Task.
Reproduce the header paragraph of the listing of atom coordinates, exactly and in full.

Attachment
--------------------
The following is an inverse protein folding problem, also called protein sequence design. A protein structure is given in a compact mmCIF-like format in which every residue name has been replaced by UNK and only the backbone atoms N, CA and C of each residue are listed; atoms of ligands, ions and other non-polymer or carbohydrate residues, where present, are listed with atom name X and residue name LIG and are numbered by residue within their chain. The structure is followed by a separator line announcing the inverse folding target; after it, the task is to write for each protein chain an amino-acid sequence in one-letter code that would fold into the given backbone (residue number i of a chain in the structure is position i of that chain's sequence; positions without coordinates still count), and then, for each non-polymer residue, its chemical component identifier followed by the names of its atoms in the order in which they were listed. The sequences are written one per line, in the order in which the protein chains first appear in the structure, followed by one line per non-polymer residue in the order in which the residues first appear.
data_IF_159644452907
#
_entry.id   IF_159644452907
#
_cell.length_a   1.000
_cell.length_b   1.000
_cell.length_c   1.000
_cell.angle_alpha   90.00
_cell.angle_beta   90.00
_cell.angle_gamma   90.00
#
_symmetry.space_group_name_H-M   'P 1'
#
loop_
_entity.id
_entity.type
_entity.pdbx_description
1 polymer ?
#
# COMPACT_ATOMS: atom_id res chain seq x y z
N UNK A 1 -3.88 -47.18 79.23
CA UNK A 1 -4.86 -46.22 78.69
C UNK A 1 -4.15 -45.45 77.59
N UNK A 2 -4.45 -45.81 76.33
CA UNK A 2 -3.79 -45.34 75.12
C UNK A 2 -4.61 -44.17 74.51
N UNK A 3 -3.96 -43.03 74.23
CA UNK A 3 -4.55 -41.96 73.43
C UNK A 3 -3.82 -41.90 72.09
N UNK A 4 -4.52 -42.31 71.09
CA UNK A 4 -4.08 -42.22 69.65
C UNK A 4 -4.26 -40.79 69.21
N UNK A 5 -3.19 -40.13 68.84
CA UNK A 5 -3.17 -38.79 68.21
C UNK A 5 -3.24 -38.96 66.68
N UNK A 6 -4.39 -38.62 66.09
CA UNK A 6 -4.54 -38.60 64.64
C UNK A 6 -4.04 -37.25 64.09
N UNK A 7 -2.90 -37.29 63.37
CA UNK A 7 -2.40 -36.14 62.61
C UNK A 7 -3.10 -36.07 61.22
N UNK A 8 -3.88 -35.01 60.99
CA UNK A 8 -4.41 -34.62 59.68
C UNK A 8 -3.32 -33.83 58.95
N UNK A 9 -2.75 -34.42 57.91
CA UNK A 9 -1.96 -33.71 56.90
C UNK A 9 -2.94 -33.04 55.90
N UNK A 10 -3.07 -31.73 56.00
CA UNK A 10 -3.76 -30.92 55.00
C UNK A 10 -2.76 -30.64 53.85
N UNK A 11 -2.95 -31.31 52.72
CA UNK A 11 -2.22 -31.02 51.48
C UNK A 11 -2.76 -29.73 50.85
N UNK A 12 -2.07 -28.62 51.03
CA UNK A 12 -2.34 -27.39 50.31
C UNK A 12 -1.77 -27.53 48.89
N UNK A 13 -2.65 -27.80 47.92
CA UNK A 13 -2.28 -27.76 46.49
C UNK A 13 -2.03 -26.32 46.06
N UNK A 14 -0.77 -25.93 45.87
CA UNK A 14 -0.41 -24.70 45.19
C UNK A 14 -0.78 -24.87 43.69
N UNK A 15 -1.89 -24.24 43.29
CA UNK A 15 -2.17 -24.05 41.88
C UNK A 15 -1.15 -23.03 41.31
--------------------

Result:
The following is an inverse protein folding problem, also called protein sequence design. A protein structure is given in a compact mmCIF-like format in which every residue name has been replaced by UNK and only the backbone atoms N, CA and C of each residue are listed; atoms of ligands, ions and other non-polymer or carbohydrate residues, where present, are listed with atom name X and residue name LIG and are numbered by residue within their chain. The structure is followed by a separator line announcing the inverse folding target; after it, the task is to write for each protein chain an amino-acid sequence in one-letter code that would fold into the given backbone (residue number i of a chain in the structure is position i of that chain's sequence; positions without coordinates still count), and then, for each non-polymer residue, its chemical component identifier followed by the names of its atoms in the order in which they were listed. The sequences are written one per line, in the order in which the protein chains first appear in the structure, followed by one line per non-polymer residue in the order in which the residues first appear.